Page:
This letter is from a group of international students at UC Davis who would like to send a message to all of you in the larger community. International students are a demographically significant part of the UC Davis student body which has been rapidly increasing every year for the past few years. There are currently about 2,000 undergraduate internationals, and by 2020, UC Davis’ goal is to increase the proportion to 5,000, which is 20 percent of the entire undergraduate population. Because of this, UC Davis needs to make attempts to understand the experiences of international students better.
As international students, we came to UC Davis to learn about American culture, to develop an international network, to learn English and to achieve academic success in a competitive environment at a globally-recognized institution.
However, language barriers, cultural conflicts and references often hinder our ability to be successful at UC Davis. For example, professors often fail to recognize if we’re struggling with class material or the wording of tests. We know that we need to use English to do the homework and tests, but this is a double burden for us compared to native speakers: we need to understand the concepts and the language.
We have made the decision to accept this double burden. It is worth the extra financial investment (international students pay nearly three times more than California residents per academic year in fees) and extra investment of energy for us to learn such an international language as English. We are motivated to make these investments but sometimes resources available to us are not meeting our needs.
Furthermore, cultural differences regarding the relationships between teachers and students in the United States versus many of our home countries are quite different. In East Asia for example, students generally do not ask questions in class, particularly questions for clarification or basic questions regarding the content, whereas it’s encouraged and expected here.
In addition to academic challenges, we are facing another important barrier: networking with local students. It is a common phenomenon for international students to stick together and not communicate with local students. The reason for this is twofold: First, we are often insecure about speaking our second language with native speakers; it’s not a comfortable language for us. Second, many native speakers are impatient or indifferent about interacting with us socially.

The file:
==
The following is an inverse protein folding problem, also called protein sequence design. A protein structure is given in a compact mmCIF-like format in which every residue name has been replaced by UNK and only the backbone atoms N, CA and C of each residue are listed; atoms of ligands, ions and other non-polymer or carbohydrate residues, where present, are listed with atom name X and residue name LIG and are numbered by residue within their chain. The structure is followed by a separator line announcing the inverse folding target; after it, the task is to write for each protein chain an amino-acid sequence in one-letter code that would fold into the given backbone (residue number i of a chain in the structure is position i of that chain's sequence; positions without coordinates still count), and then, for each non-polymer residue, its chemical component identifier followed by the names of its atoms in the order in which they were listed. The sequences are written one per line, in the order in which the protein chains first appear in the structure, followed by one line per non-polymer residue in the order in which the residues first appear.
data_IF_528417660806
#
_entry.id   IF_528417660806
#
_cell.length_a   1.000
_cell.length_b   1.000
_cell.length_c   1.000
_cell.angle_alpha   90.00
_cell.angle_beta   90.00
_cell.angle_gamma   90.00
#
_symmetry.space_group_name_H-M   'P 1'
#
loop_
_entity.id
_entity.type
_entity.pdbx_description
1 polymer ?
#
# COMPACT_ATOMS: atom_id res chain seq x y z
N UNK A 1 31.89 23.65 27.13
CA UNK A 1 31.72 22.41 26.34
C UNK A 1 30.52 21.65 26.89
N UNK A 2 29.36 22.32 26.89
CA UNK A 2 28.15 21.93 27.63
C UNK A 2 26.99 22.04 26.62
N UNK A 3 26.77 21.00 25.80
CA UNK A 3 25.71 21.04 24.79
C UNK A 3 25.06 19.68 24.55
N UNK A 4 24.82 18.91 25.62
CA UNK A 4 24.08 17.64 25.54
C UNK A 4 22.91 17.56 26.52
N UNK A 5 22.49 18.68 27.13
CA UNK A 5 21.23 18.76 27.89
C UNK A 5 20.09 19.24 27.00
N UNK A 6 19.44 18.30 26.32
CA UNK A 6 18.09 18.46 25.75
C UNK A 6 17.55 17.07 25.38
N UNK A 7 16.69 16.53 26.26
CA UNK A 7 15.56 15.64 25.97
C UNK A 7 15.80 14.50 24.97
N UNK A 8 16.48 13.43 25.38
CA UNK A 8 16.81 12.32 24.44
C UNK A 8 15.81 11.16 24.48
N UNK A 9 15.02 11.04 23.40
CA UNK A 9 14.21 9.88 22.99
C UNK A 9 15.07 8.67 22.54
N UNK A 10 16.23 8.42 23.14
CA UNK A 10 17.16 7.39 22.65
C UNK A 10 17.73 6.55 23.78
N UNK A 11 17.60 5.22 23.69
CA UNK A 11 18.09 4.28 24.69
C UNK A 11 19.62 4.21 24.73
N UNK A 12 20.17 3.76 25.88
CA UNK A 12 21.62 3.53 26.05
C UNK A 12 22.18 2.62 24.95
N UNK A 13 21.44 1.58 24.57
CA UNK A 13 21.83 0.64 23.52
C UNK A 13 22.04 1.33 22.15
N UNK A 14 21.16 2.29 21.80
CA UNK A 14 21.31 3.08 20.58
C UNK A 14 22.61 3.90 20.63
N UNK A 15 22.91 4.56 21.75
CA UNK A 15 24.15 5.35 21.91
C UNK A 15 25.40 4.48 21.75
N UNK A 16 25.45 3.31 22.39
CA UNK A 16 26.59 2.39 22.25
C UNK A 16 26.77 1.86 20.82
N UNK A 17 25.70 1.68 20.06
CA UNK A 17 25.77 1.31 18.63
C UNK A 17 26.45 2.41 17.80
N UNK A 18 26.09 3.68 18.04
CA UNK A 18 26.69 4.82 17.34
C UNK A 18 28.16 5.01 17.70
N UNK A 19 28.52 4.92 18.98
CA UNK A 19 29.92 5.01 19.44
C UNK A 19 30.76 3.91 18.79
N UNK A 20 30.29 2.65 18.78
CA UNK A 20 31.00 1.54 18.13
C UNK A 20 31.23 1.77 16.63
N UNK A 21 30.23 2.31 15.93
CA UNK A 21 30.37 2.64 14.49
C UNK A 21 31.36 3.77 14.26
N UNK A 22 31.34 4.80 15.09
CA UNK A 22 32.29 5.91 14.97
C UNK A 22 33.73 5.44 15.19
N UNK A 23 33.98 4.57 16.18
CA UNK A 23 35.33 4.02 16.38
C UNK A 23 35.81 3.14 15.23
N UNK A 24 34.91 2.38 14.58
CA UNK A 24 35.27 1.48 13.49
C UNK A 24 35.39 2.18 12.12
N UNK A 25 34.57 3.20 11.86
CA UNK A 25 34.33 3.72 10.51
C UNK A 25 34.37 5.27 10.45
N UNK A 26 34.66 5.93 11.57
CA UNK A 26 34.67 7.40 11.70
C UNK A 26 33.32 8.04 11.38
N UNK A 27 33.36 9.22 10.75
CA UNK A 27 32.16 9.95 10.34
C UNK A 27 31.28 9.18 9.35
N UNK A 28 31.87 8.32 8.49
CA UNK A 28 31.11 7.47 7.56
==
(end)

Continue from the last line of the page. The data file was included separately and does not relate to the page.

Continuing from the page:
Furthermore, we rarely have a chance to get involved in American cultural topics (e.g. popular TV shows, American sports, political issues, etc.). International students often join popular organizations like Club-International (Club-I), a club designed for international students to make friends, but just with each other and not with American students.
We suggest that the following recommendations be considered by the UC Davis community with regards to the diverse experiences of the student body.
Academically, we want to get good grades but we need to already speak, read, write and understand English well. Speaking with native speakers of English is one way that we try to become better at English, but many native speakers do not have patience for those learning the language. Please take the time to listen and try to understand us.
Organizations like Club-I provide benefits, but we want better clubs run by both local and international students in order to break the invisible walls between each other. We are seeking various chances to get connected with local students and get involved in university community.
Finally, there are already a number of resources for international students, but we experience difficulties finding and utilizing them. So, there should be better outreach.
Thank you for listening,
Yuxuan Han, Bei Jia, Zehui Lin, Siyuan Liu, Naoto Tanaka, Xiezhe Wang, and Junghee Woo
Your friends from EDU 98, Winter 2013